The article "Secure Precise Clock Synchronization for Interconnected Body Area Networks" by D. Sanchez et al. tackles secure time synchronization in BANs. A combination of secure pairwise synchronization, rate adaptive time synchronization, and μTESLA is used to achieve energy efficient, accurate, and secure synchronization between BAN nodes.

In "Emergency Handling for MAC protocol in Human Body Communication (HBC-MAC)" by O. Buyanjargal et al., a specific emergency handling operation is proposed for BAN's MAC protocol in order to meet the emergency requirements for BAN without wasteful dedicated slots for emergency in each superframe.

The article "Impact of the Environment and the Topology on the Performance of Hierarchical Body Area Networks" by J.-M. Dricot et al. addresses the throughput and energy consumption of various BAN topologies in both indoor and outdoor environments. The presented framework helps system architects to select the most suitable MAC scheme for their application.

The article "Quality of Service (QoS) Regulation in Secure Body Area Networks: System Modeling and Adaptation Methods" by Fr. Minhthang Bui, and D. Hatzinakos, studies signal processing methods for delivering secure communications in BAN, particularly when using biometrics. An optimization framework is presented to aggregate various methods, enabling overall quality of service (QoS) regulation in an integrated and flexible manner and effective in managing security solutions for BAN.

The article "Titan: An Enabling Framework for Activity-Aware PervasiveApps in Opportunistic Personal Area Networks" by D. Roggen et al. introduces Titan: a service-oriented framework to support the design, development, deployment, and execution of activity-aware pervasive computing applications that use available sensors for activity recognition in open-ended environments where resource availability cannot be controlled and predicted.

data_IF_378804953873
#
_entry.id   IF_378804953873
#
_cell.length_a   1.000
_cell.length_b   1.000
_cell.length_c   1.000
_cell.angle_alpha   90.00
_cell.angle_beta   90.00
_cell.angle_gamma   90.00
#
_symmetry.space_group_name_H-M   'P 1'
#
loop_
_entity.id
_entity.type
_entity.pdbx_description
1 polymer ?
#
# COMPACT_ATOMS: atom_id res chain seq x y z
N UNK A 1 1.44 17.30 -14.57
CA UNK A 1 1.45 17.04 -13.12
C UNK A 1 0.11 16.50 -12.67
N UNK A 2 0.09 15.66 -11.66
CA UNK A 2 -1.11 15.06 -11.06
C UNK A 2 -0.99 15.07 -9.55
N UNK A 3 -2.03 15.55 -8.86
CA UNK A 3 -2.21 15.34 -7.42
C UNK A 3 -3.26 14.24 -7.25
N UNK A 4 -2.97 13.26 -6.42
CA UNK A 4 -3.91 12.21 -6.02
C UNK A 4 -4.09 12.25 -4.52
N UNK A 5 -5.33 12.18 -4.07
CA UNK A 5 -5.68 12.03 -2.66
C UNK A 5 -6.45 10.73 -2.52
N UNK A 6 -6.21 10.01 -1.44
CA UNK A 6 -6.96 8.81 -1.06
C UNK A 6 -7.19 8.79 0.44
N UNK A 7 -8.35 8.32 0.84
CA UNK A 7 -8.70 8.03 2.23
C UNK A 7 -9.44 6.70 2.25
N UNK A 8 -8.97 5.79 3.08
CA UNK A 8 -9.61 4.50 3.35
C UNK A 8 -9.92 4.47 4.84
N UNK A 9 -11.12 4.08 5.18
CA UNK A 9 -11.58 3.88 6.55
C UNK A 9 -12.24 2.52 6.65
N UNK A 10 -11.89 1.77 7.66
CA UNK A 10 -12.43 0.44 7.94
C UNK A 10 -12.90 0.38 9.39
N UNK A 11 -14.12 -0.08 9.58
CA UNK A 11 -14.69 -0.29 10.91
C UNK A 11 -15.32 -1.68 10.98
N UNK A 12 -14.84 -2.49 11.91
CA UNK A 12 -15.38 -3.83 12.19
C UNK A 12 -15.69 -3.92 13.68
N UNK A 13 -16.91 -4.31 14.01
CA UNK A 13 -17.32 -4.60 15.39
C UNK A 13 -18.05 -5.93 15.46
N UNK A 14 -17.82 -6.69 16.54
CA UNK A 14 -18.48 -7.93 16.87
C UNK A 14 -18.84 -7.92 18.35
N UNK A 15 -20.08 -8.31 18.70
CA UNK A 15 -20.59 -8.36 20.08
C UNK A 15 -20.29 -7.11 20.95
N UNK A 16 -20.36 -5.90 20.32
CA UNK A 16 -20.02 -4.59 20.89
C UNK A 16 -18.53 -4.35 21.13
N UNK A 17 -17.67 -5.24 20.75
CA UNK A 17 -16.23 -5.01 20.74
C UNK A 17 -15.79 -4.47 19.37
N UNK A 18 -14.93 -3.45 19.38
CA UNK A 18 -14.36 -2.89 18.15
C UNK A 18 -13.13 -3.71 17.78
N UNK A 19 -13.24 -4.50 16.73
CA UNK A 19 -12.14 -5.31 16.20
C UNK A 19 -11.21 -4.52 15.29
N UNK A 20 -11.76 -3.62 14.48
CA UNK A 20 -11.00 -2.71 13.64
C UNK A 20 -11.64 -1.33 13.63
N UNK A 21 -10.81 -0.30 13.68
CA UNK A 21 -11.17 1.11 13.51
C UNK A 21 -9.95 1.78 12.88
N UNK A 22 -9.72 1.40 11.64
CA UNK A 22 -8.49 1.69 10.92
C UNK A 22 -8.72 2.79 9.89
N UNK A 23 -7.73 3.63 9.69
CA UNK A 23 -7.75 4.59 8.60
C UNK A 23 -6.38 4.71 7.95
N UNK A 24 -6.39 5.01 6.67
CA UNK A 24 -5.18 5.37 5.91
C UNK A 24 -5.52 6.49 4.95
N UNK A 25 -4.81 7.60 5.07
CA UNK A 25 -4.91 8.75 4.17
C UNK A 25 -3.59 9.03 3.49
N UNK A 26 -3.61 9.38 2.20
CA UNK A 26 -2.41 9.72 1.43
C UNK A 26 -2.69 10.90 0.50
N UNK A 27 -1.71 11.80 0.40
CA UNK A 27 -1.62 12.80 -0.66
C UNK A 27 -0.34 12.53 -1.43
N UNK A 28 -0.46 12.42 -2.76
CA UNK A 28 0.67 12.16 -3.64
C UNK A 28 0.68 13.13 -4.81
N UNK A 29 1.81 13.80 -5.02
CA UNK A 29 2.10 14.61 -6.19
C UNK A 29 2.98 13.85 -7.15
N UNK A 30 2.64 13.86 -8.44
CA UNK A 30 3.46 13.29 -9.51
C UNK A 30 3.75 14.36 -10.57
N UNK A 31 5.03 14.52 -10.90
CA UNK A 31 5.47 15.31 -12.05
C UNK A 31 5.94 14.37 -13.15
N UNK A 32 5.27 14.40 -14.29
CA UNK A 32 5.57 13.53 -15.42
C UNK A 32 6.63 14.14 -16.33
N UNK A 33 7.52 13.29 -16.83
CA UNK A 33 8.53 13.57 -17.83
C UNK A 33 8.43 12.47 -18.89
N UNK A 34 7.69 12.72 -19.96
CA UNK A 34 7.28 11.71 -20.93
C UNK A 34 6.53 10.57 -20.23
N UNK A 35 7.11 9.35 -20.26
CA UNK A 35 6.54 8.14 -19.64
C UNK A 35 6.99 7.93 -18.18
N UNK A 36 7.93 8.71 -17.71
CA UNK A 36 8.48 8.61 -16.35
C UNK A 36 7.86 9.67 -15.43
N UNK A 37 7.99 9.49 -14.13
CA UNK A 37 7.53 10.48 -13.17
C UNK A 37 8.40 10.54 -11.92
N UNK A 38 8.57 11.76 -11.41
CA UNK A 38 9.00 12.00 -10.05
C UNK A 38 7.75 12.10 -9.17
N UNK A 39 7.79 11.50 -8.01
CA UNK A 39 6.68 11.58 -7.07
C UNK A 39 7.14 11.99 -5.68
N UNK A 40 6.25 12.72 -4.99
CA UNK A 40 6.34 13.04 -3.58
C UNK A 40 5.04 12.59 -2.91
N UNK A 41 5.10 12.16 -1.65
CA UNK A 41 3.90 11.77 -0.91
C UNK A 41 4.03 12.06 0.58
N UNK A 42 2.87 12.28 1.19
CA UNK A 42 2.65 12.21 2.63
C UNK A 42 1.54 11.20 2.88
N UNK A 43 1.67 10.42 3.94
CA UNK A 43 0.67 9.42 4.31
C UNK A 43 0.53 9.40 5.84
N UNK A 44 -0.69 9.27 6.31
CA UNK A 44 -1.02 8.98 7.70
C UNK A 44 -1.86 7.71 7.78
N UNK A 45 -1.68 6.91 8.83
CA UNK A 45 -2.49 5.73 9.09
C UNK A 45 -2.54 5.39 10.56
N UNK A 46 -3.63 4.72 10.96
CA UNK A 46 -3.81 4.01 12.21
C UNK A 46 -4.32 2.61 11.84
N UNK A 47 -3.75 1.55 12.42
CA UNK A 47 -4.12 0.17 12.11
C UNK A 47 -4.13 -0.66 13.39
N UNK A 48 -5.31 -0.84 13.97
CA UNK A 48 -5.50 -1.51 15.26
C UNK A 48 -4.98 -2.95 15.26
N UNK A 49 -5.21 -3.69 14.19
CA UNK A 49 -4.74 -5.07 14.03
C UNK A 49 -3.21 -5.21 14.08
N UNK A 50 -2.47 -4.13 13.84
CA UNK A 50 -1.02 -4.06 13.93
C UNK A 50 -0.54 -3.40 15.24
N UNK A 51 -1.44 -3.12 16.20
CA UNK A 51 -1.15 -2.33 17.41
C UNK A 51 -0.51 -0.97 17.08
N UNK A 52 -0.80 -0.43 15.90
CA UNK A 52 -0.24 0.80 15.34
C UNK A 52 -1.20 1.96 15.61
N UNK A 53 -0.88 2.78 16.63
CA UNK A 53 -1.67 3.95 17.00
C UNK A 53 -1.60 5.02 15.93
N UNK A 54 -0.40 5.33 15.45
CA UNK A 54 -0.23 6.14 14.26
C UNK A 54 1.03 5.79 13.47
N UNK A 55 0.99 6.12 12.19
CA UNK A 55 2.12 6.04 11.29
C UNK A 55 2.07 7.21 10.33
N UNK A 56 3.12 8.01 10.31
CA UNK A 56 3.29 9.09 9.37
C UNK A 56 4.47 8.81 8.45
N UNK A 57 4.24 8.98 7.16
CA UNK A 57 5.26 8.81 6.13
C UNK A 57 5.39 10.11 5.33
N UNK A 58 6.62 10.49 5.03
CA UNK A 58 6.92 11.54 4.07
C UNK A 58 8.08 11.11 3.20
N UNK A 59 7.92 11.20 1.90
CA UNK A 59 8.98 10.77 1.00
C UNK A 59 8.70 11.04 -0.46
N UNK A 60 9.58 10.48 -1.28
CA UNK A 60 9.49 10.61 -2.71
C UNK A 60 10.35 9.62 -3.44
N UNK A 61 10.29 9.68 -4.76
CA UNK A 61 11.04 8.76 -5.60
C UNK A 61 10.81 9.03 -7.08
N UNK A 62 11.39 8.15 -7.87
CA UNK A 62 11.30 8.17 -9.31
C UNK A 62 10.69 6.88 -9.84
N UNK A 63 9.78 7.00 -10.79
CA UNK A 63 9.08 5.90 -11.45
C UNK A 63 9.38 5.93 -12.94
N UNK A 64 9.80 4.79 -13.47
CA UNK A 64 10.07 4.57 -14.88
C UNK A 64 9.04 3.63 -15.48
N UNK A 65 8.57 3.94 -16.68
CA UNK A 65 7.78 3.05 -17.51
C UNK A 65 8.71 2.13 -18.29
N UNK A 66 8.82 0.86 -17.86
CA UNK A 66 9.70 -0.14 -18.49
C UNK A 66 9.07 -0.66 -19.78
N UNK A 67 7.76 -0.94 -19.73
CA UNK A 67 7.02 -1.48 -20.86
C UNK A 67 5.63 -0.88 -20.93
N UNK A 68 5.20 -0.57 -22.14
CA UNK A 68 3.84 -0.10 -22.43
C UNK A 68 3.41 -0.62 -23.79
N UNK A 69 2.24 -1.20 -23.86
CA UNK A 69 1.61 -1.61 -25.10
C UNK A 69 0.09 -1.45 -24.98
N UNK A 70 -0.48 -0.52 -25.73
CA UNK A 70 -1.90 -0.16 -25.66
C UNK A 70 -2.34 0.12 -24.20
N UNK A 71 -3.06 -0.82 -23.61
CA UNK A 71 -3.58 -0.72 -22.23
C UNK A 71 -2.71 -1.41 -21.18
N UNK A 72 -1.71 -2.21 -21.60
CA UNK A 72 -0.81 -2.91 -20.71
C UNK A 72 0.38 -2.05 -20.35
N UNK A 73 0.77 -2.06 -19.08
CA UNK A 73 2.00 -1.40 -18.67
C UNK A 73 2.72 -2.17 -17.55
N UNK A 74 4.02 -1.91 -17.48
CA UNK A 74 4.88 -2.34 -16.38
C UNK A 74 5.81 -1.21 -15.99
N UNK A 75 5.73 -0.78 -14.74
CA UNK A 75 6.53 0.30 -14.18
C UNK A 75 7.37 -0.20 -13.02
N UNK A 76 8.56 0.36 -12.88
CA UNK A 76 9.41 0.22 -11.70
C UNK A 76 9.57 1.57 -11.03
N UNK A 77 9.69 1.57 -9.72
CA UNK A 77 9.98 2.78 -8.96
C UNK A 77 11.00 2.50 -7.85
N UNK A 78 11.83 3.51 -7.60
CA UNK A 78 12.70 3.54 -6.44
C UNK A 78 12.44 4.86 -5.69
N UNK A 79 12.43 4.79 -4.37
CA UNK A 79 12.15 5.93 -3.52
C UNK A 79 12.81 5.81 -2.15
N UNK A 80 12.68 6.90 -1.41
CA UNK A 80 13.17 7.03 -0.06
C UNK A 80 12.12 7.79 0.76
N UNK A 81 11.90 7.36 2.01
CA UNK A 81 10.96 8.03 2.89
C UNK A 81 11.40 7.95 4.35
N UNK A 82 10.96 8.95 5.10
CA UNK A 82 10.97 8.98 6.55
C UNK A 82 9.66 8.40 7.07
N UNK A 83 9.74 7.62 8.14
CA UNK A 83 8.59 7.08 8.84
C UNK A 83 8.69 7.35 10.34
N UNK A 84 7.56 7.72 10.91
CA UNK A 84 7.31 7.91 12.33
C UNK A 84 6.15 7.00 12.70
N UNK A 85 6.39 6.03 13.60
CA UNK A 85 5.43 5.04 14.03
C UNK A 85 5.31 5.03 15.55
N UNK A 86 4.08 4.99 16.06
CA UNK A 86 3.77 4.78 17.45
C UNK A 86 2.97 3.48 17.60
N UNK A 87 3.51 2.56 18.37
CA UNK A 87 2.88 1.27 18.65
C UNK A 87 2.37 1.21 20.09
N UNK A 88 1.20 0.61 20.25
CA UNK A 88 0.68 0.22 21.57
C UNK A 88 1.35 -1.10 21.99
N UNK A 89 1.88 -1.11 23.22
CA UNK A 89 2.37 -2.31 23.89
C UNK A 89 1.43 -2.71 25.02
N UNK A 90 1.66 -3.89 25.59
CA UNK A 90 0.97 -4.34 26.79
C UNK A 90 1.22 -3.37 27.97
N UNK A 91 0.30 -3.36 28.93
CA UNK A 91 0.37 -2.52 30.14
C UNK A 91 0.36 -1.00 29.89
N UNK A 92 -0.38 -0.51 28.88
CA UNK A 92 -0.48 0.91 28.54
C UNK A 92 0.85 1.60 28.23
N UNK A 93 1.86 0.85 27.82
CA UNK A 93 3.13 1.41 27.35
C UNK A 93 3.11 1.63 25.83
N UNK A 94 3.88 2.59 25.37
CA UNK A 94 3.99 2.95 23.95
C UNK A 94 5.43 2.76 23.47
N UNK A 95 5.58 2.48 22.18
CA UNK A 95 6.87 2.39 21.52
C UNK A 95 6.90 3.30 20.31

Finally, the article "Development and Evaluation of a Python Telecare System based on a Bluetooth Body Area Network" by M. J. Morón et al. presents a telemonitoring system, based on Bluetooth, GPS, and a smartphone that forwards the data received from the Bluetooth devices to a central server that provides universal access to the information of the patient's location and health status through a web application.

Notes

Copyright information

© De Doncker et al; licensee Springer. 2011

This article is published under license to BioMed Central Ltd. This is an Open Access article distributed under the terms of the Creative Commons Attribution License (http://creativecommons.org/licenses/by/2.0), which permits unrestricted use, distribution, and reproduction in any medium, provided the original work is properly cited.

Authors and Affiliations

  • Philippe De Doncker
    • 1
  • Jun-Ichi Takada
    • 2
  • Arie Reichman
    • 3
  • Dries Neirynck
    • 4
  1. 1.Université libre de BruxellesBruxellesBelgium
  2. 2.Tokyo Institute of TechnologyTokyoJapan
  3. 3.Ruppin Academic CenterTel Aviv UniversityTel AvivIsrael
  4. 4.DecaWaveDublinIreland